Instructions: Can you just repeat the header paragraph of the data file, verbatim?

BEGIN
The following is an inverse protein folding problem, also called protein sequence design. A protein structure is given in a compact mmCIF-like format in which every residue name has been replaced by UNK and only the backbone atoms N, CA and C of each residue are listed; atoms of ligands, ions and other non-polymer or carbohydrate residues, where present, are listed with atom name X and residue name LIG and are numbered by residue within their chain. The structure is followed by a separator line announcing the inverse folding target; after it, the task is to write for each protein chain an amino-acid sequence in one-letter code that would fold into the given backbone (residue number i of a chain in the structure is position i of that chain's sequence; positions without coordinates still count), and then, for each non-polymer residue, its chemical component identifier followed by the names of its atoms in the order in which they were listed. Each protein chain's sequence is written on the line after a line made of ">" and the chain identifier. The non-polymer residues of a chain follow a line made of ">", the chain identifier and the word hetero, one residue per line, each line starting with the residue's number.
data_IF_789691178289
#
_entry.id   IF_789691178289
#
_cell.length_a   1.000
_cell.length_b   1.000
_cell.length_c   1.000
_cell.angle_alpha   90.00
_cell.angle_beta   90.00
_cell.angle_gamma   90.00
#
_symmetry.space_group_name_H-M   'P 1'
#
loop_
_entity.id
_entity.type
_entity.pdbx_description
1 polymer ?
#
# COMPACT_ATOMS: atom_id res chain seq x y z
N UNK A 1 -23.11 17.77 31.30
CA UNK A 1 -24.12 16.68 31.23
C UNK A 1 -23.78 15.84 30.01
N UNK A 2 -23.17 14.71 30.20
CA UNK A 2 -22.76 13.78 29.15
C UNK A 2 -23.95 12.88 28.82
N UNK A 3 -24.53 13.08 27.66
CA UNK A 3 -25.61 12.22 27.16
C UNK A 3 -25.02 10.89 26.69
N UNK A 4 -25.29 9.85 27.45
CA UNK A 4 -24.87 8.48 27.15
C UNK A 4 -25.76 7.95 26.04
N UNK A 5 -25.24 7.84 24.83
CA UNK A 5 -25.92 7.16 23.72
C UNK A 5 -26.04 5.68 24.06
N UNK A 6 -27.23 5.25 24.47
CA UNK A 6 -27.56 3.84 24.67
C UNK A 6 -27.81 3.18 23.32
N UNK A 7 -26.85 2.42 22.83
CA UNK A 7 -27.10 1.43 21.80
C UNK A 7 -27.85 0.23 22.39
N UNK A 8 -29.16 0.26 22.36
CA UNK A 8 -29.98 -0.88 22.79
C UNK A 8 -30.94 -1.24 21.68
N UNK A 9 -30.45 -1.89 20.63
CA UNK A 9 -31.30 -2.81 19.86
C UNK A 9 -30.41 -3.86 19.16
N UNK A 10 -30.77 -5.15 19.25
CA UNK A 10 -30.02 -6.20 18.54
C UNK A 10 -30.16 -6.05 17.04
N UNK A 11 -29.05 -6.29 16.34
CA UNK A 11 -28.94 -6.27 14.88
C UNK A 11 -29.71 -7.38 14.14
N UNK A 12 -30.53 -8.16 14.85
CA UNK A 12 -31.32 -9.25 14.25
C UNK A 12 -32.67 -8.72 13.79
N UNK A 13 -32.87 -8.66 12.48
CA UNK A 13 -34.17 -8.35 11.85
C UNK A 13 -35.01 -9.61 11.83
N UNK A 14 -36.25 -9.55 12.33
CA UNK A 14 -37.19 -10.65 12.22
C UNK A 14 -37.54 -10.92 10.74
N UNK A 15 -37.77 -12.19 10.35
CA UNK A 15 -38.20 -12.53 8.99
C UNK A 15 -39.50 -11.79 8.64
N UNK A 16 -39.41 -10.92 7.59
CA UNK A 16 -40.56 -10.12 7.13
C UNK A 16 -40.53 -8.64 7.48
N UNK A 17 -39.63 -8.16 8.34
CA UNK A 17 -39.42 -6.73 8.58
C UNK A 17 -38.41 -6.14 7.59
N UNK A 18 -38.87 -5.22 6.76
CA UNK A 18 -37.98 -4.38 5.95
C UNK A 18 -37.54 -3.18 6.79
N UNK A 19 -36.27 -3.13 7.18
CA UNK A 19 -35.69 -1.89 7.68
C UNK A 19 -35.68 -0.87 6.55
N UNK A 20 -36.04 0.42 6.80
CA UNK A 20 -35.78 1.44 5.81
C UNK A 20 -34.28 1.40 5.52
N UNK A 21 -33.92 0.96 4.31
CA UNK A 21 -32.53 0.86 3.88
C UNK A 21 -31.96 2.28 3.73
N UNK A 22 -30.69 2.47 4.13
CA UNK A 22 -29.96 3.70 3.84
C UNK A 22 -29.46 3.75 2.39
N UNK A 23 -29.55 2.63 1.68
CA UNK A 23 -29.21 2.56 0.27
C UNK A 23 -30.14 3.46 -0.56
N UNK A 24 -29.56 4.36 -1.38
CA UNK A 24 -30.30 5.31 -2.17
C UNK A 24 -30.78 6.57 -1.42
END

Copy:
The following is an inverse protein folding problem, also called protein sequence design. A protein structure is given in a compact mmCIF-like format in which every residue name has been replaced by UNK and only the backbone atoms N, CA and C of each residue are listed; atoms of ligands, ions and other non-polymer or carbohydrate residues, where present, are listed with atom name X and residue name LIG and are numbered by residue within their chain. The structure is followed by a separator line announcing the inverse folding target; after it, the task is to write for each protein chain an amino-acid sequence in one-letter code that would fold into the given backbone (residue number i of a chain in the structure is position i of that chain's sequence; positions without coordinates still count), and then, for each non-polymer residue, its chemical component identifier followed by the names of its atoms in the order in which they were listed. Each protein chain's sequence is written on the line after a line made of ">" and the chain identifier. The non-polymer residues of a chain follow a line made of ">", the chain identifier and the word hetero, one residue per line, each line starting with the residue's number.